On 10 May 1940 the German army invaded Holland. The surprise attack was called “Fall Gelb”. The Dutch were not prepared for a war and after a resistance of five days and the bombardment of Rotterdam they had to surrender. The Royal family fled to England.

At first the occupiers tried a policy of fraternisation � an attempt to turn the Dutch people into Nazis. When this was not successful, their initial proper conduct changed.

Oppressing measures were started. Textiles and food were rationed; the press was muzzled and even taken over by the N.S.B. or the SS. (The Telegraaf , see “Press” -> “Miscellaneous”). Men were recruited for the “Arbeitseinsatz” (forced labour) in Germany. Any resistance was punished by shooting hostages and deportation (Putten). The word “razzia” (police raid) made its advent into the vocabulary of the Dutch.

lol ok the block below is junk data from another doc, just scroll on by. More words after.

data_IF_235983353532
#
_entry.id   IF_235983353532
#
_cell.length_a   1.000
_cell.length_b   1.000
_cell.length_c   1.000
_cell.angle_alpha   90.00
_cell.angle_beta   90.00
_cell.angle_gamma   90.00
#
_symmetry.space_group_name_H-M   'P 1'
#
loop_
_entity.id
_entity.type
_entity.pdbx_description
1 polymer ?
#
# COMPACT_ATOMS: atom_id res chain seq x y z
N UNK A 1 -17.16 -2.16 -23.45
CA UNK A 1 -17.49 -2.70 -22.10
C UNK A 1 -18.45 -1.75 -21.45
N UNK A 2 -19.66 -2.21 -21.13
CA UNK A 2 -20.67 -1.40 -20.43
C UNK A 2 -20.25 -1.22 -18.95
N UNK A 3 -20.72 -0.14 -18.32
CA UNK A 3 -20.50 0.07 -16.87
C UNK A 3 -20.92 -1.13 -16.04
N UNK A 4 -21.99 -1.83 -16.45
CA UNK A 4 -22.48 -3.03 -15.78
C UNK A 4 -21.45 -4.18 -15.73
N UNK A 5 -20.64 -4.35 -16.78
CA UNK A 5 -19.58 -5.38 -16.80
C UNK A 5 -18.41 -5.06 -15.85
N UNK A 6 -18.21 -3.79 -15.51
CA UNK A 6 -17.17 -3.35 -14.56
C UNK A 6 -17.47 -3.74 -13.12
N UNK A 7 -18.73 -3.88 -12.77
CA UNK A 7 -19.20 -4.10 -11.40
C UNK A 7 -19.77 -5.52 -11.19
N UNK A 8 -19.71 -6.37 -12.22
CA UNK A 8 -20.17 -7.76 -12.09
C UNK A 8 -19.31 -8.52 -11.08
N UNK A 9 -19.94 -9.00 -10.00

In the concentration camps the resistance fighters were maltreated and tortured. The Jews were isolated and so theatres, restaurants, beaches, parks, the zoo, swimming pools etc. were made “Judenfrei”.(free of Jews). They were excluded from employment, stripped bare, humiliated, sent to the Westerbork camp and afterwards deported to concentration camps in Poland.

Some could find a hiding place in the house of the good people who risked their lives by doing so. Others were given the choice by the Nazis: sterilisation or deportation.

On 5 May 1945, the Allied forces freed the Netherlands.

Of the 110.000 Jews deported during the war, only 6.000 survived.

Click here to view the album The Netherlands